There are lots of references to three major novels in The Liberal Politics of Adolf Hitler, George Orwell’s Nineteen Eighty-Four, Aldous Huxley’s Brave New World and Ray Bradbury’s Fahrenheit 451. Did you want to pay tribute to them or do you think that fiction is more effective than pamphlet as whistle-blower?

Fiction is a great way to get ideas across as it offers a freedom non-fiction does not. It can feel much more personal and immediate. The Liberal Politics Of Adolf Hitler is a tribute to those authors in some ways. The books you mention were inspiring when I first read them, but more than anything I feel they reflect much of what is happening today. The technology is different, as none of them predicted the internet and digitisation, and maybe they are overlooked a little now for that reason, and yet Orwellian doublespeak and Huxley’s genetic engineering and Bradbury’s burning of books and ideas are all totally relevant to 2016.

The Liberal Politics of Adolf Hitler is very near 1984 in the narration (it is written in the past, the characters embody their functions, there is a creation of a Newspeak, of a frightening world) but I see more irony in it. Controller Horace is very cynical (« The best European was boring and conventional and ready to obey every order ») and sometimes very funny. Your book is less desperate, isn’t it?

I did laugh a lot when I was writing this book, often when playing with language, showing the self-deceptions of characters such as Controller Horace and Rupert Ronsberger, but the repackaging of culture meant I could have fun there as well. I hope people get the humour, and yes, it is less desperate than Nineteen Eighty-Four, more of a satire in places.

I suppose this reflects the different eras, as Orwell was writing shortly after the end of the Second World War, and the world he imagined was rooted in that horror, while The Liberal Politics Of Adolf Hitler reflects life in 2016, which is much easier. Those who want to strip back our rights are more likely to be faceless and nameless, their actions marketed as moral advancements, and it is easy to accept the propaganda. Maybe the reality is too terrible to admit. A parallel is there in people’s refusal to confront the meat industry.

As I read the description of the cities in the USE, I felt like I was in the Village of Patrick McGoohan’s The Prisoner. Everything is clean, fine but it is impossible to escape, and you don’t know why you’re here. Did you like that television series?

I was very young when it was first shown, but I have seen episodes since and can see the comparisons, the psychology and the madness, like something from Franz Kafka. Maybe I had the likes of Metropolis and The Truman Show in my head more, the Potzdamer Platz domes in Berlin enlarged for the East Side Gates. A Clockwork Orange world just outside. I could add Trump Tower as Pearly Tower after the American election.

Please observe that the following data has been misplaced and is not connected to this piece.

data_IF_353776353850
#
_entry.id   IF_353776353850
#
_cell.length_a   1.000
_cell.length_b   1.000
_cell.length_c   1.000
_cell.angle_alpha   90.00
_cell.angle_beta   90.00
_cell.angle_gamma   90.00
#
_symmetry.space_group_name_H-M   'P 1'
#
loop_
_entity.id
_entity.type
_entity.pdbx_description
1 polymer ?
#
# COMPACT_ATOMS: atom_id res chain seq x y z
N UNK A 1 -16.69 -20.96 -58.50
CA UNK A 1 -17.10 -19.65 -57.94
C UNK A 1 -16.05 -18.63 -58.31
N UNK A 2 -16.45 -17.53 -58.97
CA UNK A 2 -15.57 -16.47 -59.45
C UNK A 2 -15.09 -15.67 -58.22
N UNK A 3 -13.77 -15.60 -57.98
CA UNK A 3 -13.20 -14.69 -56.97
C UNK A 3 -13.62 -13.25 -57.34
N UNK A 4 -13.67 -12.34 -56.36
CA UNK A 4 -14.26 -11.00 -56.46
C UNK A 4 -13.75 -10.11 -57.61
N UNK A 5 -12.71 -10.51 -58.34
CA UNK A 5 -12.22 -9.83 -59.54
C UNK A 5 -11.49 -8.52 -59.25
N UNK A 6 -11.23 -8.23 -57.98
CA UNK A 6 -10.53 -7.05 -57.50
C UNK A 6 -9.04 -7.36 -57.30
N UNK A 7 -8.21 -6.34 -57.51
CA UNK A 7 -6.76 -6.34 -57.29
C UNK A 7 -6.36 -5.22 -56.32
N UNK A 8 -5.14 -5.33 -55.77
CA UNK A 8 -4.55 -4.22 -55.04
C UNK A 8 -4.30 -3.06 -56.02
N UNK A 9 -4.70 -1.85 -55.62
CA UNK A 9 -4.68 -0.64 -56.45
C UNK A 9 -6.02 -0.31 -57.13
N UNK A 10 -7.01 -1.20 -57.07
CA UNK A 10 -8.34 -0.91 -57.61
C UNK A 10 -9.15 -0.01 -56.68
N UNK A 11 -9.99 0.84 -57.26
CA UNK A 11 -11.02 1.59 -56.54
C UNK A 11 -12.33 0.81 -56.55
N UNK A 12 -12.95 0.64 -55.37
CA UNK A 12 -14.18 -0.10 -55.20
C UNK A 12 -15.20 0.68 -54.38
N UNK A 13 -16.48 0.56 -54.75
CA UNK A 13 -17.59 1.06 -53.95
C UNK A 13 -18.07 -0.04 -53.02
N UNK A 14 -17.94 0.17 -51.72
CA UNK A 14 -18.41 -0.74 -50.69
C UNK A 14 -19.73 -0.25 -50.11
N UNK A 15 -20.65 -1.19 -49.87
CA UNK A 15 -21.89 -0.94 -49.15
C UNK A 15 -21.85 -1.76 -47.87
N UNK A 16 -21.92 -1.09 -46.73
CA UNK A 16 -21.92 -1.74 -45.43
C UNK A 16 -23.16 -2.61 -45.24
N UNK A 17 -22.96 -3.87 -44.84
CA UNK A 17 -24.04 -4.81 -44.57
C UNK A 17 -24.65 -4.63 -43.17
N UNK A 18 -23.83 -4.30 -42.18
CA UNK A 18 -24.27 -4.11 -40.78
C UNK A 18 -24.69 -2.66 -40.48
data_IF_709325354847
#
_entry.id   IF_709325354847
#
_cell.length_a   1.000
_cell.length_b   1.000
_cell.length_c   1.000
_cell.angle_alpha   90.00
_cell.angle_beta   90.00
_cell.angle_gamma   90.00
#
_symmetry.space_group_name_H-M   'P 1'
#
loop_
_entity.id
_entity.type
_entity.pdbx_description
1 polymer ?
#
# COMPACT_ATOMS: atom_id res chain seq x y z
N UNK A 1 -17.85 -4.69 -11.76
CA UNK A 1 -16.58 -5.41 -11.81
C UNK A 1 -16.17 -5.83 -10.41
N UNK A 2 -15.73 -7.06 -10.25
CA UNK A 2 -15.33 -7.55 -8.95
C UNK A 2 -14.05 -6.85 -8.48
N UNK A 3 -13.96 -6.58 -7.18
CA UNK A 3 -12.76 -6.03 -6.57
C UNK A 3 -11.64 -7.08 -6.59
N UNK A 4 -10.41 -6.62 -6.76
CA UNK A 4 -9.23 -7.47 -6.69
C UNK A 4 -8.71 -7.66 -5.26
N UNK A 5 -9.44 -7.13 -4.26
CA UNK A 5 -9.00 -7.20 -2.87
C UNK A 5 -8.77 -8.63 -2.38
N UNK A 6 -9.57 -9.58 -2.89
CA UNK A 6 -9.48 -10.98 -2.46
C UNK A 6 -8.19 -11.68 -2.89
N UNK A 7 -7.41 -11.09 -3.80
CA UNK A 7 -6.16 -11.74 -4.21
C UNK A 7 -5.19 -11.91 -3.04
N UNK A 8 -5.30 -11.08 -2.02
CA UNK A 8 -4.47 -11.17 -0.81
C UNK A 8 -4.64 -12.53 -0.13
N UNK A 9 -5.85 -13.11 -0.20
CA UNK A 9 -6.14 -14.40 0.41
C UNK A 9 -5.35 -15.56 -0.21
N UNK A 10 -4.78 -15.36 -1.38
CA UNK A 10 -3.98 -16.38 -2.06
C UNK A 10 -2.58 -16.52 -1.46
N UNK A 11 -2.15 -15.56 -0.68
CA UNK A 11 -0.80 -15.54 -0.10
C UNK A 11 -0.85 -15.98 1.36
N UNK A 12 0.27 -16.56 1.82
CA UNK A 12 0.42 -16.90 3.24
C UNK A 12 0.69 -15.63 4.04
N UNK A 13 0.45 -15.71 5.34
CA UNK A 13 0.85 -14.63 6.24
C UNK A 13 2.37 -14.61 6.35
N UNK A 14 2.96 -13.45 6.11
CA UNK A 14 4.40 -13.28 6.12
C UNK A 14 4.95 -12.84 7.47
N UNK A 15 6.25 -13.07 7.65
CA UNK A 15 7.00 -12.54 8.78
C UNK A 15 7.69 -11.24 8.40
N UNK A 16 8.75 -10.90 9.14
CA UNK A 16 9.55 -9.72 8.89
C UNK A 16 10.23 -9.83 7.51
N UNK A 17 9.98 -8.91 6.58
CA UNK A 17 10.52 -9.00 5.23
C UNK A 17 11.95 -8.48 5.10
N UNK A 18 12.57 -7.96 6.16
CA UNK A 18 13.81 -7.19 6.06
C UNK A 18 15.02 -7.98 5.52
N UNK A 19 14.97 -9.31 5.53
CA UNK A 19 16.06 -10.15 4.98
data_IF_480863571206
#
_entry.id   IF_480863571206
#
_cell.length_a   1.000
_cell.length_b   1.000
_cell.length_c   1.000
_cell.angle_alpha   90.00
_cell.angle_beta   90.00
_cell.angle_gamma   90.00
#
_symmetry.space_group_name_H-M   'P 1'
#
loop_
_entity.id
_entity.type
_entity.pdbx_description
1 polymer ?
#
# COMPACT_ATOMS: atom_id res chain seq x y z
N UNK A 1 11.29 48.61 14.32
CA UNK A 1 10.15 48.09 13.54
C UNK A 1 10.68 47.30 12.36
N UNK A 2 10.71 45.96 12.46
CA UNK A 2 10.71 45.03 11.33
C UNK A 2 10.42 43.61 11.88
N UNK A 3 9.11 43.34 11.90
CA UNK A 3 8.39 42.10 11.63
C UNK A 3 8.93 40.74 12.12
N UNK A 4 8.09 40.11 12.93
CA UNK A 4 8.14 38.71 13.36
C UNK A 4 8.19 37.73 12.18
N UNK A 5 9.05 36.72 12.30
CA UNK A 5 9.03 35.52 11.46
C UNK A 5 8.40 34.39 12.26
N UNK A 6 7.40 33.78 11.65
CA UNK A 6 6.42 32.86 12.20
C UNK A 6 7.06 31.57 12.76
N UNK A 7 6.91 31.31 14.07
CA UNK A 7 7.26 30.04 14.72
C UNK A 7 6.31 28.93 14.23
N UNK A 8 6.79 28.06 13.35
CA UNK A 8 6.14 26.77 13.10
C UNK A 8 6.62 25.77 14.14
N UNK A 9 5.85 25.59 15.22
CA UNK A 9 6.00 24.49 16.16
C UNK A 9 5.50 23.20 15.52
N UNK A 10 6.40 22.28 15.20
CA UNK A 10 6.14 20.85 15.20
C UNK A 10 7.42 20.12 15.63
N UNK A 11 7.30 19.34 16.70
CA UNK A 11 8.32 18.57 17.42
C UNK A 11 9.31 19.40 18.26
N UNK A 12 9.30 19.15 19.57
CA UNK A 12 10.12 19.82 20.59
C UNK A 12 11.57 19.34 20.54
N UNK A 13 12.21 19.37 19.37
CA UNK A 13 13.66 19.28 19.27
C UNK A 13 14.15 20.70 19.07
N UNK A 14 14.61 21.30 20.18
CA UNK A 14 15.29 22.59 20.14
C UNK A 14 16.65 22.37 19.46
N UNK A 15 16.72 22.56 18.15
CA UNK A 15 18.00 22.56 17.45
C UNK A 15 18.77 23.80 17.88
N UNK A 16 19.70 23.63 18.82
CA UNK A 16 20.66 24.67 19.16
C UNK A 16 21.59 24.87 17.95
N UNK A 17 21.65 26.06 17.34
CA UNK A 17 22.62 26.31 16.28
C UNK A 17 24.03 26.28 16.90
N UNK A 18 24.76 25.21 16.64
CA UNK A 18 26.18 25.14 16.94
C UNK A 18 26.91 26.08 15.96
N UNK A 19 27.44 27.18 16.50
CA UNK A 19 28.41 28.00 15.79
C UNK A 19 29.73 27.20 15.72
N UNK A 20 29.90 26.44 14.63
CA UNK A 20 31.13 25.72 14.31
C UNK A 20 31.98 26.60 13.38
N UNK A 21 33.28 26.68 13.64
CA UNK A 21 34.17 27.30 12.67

How has your book been received in England? You were for Brexit but far from the UKIP ideas in many ways. Didn’t you fear the confusion?

I think Nigel Farage and UKIP are right about the EU, and without them there would have been no referendum, and Britain would have faced disaster, but I don’t agree with their domestic policies or the excessive focus on immigration. I don’t fear confusion. There are people from every party who voted to leave the EU, with big numbers of socialists and anarchists among them. The independence vote crossed over. My feeling is that if the vote was held tomorrow, the victory would be much greater. Few who voted to stay in the EU are pro-EU. Many were swayed by fears of an economic collapse, which has not happened, as well as an unease over the focus on immigration. Despite establishment lies, the country does not feel divided. At least not in terms of numbers.

I know that the future is unwritten but aren’t you afraid of it? Do you have absolute confidence in your people’s wisdom?

I feel less afraid that I would have done if we had voted to stay in the EU. If we had chosen to remain we would have seen more and more power handed to Brussels, more money wasted and, in time, we would have joined the euro. I don’t want to see Britain and England dissolved, and that is what would have happened eventually – and still could, because the establishment here will do everything it can to not honour the vote. I do not trust our political class to deliver on the referendum.

We are very lucky that we are not part of the single currency as it means we can make a relatively easy break. The same cannot be said for those in the eurozone. Most people I have spoken to on the continent seem crushed, as if they have given up. This is my impression talking to friends from France, Greece, Croatia, Germany. When France rebels, as I believe it will, there are going to be huge problems, the sort of things have not had to face. I am more afraid for the likes of France and Greece than I am for Britain.

In your Free England, people read and listen to punk rock, they go to the pub, they sing and drink together, they don’t eat animals and are close to nature, they are non-violent but resist, they have emotions. If Heartland is your hell, is Free England your heaven, your utopia (if we except the fear they live in)? Are you scared that this heaven, the England you love, is dying? Are you melancholic in anticipation?